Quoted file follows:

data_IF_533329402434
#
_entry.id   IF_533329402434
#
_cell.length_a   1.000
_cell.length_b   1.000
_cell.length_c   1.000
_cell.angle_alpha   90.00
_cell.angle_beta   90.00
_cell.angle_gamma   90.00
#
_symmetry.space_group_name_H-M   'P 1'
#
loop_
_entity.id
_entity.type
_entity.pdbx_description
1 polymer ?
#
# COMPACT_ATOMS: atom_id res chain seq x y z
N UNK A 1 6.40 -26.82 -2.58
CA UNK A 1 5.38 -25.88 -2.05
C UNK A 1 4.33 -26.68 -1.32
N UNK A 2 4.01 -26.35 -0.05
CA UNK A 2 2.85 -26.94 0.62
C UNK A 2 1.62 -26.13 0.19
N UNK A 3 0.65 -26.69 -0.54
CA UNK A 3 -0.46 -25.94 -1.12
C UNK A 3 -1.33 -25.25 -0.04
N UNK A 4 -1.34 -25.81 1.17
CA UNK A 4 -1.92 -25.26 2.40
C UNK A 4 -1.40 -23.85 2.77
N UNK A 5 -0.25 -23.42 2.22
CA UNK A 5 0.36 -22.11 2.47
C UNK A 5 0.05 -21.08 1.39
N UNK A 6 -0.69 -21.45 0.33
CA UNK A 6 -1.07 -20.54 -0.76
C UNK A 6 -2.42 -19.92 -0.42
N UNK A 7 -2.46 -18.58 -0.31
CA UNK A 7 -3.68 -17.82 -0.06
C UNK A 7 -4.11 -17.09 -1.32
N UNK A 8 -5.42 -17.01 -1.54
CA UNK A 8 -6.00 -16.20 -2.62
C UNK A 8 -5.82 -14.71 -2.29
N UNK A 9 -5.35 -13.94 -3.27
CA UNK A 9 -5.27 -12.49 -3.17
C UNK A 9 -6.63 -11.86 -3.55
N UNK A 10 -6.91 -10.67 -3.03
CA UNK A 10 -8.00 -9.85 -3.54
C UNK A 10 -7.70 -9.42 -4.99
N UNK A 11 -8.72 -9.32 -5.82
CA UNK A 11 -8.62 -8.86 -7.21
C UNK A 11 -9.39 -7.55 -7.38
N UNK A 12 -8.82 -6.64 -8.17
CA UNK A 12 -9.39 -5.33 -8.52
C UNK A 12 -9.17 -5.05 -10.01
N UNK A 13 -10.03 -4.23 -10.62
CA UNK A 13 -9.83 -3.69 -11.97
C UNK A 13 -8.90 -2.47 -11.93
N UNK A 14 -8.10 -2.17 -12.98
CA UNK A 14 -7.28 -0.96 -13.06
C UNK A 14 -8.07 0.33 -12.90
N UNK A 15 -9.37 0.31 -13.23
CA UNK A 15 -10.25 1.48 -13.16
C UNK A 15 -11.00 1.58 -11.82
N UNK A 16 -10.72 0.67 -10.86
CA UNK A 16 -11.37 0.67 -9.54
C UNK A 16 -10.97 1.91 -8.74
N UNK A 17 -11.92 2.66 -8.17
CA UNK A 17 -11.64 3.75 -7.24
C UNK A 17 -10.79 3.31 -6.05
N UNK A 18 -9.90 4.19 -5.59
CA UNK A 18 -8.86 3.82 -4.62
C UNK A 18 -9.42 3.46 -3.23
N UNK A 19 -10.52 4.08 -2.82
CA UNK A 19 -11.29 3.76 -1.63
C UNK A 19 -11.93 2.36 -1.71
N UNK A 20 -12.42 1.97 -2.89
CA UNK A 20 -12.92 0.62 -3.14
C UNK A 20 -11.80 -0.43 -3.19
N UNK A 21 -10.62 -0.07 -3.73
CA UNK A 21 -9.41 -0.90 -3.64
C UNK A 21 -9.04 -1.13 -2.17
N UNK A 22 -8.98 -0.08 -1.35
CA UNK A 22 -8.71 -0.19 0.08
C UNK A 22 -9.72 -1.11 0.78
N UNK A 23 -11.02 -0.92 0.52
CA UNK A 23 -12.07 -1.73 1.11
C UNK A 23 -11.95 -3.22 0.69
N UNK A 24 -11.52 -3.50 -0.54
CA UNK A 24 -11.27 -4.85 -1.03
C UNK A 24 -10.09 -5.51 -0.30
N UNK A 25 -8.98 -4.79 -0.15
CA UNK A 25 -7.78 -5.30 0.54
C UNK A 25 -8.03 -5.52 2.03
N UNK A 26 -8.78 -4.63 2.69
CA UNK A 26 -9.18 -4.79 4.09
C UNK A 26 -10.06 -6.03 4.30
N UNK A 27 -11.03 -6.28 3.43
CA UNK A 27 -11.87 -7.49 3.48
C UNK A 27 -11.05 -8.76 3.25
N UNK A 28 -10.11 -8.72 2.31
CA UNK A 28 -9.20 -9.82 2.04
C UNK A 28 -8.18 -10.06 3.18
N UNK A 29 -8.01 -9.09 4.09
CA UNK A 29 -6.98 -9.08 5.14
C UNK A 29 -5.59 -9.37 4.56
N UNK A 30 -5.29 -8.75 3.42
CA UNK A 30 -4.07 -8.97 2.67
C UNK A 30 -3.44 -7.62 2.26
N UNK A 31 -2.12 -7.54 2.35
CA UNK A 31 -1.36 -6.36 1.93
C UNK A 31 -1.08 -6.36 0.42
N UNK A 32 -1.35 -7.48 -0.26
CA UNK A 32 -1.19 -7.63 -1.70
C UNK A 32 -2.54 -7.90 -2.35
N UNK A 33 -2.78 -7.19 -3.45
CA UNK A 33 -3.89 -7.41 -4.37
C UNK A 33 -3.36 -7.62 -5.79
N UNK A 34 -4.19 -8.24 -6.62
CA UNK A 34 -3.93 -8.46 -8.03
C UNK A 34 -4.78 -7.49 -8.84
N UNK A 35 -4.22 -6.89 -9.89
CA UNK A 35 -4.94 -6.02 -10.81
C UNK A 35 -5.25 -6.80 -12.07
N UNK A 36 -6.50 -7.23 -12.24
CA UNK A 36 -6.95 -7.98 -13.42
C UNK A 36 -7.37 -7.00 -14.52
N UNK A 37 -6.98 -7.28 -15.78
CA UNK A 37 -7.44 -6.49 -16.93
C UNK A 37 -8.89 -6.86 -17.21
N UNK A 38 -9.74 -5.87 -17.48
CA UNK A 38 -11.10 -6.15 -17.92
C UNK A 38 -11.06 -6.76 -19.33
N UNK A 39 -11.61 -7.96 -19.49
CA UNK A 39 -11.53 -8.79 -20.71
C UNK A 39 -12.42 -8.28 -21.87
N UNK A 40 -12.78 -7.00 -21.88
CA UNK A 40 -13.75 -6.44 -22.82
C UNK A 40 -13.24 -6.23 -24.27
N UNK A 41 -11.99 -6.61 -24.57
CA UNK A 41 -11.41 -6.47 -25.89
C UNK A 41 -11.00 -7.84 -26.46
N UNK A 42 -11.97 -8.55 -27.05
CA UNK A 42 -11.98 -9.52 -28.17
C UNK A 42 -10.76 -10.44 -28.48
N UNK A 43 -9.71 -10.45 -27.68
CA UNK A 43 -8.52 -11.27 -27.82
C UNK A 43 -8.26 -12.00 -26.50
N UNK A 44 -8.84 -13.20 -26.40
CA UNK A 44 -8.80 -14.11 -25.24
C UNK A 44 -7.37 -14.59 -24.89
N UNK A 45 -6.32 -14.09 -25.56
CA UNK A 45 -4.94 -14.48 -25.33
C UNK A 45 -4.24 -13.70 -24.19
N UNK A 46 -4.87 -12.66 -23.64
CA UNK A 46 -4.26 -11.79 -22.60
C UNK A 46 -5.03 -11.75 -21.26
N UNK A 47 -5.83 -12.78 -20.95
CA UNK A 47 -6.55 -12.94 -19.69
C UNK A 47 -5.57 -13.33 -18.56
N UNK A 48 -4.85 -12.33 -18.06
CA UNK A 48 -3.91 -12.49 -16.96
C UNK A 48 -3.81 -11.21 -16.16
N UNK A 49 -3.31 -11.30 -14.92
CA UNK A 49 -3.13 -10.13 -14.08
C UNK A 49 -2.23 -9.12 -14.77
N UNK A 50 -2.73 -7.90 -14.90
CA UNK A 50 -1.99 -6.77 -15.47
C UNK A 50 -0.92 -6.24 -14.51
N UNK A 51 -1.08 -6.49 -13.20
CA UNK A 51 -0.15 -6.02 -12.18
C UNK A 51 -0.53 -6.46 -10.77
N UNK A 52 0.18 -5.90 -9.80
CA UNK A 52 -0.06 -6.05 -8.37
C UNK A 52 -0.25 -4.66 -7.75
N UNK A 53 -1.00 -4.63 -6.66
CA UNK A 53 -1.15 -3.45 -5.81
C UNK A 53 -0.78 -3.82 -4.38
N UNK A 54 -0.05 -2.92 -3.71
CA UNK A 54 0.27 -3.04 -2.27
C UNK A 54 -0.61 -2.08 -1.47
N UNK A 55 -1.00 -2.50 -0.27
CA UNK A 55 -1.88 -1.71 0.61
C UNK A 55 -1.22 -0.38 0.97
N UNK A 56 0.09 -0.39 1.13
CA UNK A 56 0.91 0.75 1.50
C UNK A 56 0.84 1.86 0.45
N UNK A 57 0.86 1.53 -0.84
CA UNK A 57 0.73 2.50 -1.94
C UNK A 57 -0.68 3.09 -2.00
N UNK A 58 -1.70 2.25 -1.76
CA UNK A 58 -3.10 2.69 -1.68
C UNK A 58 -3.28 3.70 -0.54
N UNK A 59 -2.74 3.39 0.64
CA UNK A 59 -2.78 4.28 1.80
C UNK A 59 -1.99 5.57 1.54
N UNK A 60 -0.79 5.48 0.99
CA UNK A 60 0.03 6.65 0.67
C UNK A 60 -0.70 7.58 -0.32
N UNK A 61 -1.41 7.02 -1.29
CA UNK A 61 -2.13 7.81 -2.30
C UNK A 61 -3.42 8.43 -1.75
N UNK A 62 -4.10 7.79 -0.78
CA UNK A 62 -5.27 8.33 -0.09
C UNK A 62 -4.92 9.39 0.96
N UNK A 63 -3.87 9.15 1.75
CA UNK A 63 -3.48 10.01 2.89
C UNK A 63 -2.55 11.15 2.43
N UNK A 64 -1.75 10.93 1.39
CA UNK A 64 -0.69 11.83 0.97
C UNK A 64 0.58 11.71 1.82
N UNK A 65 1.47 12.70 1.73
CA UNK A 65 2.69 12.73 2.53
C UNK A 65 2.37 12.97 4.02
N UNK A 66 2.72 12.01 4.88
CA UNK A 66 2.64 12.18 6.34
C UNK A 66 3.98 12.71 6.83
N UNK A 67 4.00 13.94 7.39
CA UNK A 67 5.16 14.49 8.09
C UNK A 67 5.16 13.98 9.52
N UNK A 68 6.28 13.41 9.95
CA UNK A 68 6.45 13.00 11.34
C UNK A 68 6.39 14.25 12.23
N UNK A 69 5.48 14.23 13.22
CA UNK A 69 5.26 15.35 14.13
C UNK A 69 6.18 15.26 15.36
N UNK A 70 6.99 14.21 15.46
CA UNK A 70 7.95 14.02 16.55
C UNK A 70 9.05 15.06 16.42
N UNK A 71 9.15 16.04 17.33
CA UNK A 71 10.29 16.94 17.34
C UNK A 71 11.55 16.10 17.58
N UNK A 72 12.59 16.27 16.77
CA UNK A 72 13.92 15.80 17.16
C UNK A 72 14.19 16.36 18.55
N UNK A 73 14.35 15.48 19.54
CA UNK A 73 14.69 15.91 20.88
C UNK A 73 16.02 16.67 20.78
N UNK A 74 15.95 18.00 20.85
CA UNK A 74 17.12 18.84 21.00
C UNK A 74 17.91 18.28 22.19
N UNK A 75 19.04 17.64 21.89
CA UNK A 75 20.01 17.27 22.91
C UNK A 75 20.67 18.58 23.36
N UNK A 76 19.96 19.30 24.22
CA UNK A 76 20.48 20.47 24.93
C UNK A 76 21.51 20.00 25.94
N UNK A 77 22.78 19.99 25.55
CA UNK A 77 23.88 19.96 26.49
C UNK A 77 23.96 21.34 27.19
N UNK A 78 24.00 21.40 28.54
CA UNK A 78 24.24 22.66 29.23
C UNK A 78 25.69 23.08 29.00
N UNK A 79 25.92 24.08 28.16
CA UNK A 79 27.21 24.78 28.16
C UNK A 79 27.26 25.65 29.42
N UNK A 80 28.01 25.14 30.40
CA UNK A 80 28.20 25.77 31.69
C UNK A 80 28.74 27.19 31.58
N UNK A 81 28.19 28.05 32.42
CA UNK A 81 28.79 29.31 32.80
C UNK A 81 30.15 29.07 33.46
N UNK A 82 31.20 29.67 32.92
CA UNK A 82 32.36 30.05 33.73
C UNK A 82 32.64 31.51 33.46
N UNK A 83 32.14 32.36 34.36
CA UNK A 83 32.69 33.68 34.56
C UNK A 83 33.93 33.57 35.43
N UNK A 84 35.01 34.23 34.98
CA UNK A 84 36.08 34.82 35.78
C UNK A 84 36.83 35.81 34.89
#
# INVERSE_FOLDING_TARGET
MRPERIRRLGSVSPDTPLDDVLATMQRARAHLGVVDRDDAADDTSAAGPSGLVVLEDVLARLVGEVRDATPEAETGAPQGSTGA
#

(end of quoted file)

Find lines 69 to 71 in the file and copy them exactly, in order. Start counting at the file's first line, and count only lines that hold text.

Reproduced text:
N UNK A 17 -11.92 2.66 -8.17
CA UNK A 17 -11.64 3.75 -7.24
C UNK A 17 -10.79 3.31 -6.05